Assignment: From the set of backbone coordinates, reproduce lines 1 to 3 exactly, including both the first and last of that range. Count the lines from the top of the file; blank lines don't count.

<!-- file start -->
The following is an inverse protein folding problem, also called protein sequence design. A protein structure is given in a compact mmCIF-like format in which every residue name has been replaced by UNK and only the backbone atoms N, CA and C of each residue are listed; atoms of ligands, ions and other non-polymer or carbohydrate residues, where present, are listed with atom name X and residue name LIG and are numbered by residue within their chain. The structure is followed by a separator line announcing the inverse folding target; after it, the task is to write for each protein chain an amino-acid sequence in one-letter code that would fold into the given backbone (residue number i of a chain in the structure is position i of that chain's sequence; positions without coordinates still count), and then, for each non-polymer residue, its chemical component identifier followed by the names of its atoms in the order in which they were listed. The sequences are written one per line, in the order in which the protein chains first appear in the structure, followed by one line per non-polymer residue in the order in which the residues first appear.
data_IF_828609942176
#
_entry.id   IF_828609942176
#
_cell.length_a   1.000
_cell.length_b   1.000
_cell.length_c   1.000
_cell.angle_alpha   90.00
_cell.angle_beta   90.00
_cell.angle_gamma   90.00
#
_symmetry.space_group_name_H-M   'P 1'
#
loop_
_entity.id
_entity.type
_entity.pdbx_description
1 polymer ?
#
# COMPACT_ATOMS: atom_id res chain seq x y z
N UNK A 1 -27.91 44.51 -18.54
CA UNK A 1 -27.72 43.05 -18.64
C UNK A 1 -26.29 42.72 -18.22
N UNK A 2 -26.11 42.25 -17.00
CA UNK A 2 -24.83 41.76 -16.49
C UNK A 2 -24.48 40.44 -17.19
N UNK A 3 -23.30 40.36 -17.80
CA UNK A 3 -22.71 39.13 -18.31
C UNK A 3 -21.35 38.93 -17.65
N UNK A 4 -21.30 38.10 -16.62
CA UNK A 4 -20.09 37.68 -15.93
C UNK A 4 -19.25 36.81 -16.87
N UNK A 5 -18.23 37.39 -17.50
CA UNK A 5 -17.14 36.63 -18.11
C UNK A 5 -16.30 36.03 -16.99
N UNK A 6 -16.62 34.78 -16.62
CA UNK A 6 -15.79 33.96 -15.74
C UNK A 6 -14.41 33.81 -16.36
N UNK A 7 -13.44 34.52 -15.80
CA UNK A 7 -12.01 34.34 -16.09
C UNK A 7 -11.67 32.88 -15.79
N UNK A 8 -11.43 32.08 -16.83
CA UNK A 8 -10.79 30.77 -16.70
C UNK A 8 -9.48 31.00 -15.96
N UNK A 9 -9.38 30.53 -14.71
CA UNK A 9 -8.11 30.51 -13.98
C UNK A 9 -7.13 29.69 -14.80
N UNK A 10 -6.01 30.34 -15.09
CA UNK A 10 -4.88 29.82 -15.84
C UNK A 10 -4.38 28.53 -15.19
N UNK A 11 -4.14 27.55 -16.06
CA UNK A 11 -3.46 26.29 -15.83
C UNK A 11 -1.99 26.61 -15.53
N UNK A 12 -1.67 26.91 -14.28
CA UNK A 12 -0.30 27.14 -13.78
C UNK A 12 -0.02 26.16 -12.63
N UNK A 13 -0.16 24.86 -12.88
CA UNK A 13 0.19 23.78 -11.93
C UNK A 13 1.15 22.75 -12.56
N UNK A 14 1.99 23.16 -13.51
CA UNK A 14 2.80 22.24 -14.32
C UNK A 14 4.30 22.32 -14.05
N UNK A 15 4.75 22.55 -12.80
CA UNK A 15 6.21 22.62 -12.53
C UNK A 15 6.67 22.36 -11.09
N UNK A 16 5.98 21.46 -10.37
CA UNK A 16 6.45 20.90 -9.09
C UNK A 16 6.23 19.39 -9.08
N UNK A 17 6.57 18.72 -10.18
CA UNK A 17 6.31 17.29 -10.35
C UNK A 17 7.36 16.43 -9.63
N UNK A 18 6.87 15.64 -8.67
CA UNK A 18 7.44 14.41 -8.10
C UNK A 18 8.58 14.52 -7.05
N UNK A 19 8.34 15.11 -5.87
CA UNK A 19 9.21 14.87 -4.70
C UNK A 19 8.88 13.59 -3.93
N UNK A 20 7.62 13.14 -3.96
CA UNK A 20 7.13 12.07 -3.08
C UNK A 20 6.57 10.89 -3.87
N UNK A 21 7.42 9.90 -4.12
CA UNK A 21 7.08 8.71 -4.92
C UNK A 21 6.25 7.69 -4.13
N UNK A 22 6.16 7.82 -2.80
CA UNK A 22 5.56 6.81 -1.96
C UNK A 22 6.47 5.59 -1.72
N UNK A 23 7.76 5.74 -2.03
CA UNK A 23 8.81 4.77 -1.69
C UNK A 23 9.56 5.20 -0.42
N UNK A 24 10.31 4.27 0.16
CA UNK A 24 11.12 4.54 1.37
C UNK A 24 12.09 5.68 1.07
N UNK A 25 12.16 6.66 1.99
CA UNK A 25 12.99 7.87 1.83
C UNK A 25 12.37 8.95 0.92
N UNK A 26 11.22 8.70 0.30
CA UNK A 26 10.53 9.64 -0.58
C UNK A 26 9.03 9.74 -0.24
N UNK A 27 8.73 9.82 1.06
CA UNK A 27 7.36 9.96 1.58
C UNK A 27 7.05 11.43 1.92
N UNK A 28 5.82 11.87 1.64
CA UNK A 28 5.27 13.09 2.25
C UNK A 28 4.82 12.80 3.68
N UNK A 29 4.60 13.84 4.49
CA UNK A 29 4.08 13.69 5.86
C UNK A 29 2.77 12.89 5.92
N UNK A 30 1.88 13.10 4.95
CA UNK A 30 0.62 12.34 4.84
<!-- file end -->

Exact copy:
The following is an inverse protein folding problem, also called protein sequence design. A protein structure is given in a compact mmCIF-like format in which every residue name has been replaced by UNK and only the backbone atoms N, CA and C of each residue are listed; atoms of ligands, ions and other non-polymer or carbohydrate residues, where present, are listed with atom name X and residue name LIG and are numbered by residue within their chain. The structure is followed by a separator line announcing the inverse folding target; after it, the task is to write for each protein chain an amino-acid sequence in one-letter code that would fold into the given backbone (residue number i of a chain in the structure is position i of that chain's sequence; positions without coordinates still count), and then, for each non-polymer residue, its chemical component identifier followed by the names of its atoms in the order in which they were listed. The sequences are written one per line, in the order in which the protein chains first appear in the structure, followed by one line per non-polymer residue in the order in which the residues first appear.
data_IF_828609942176
#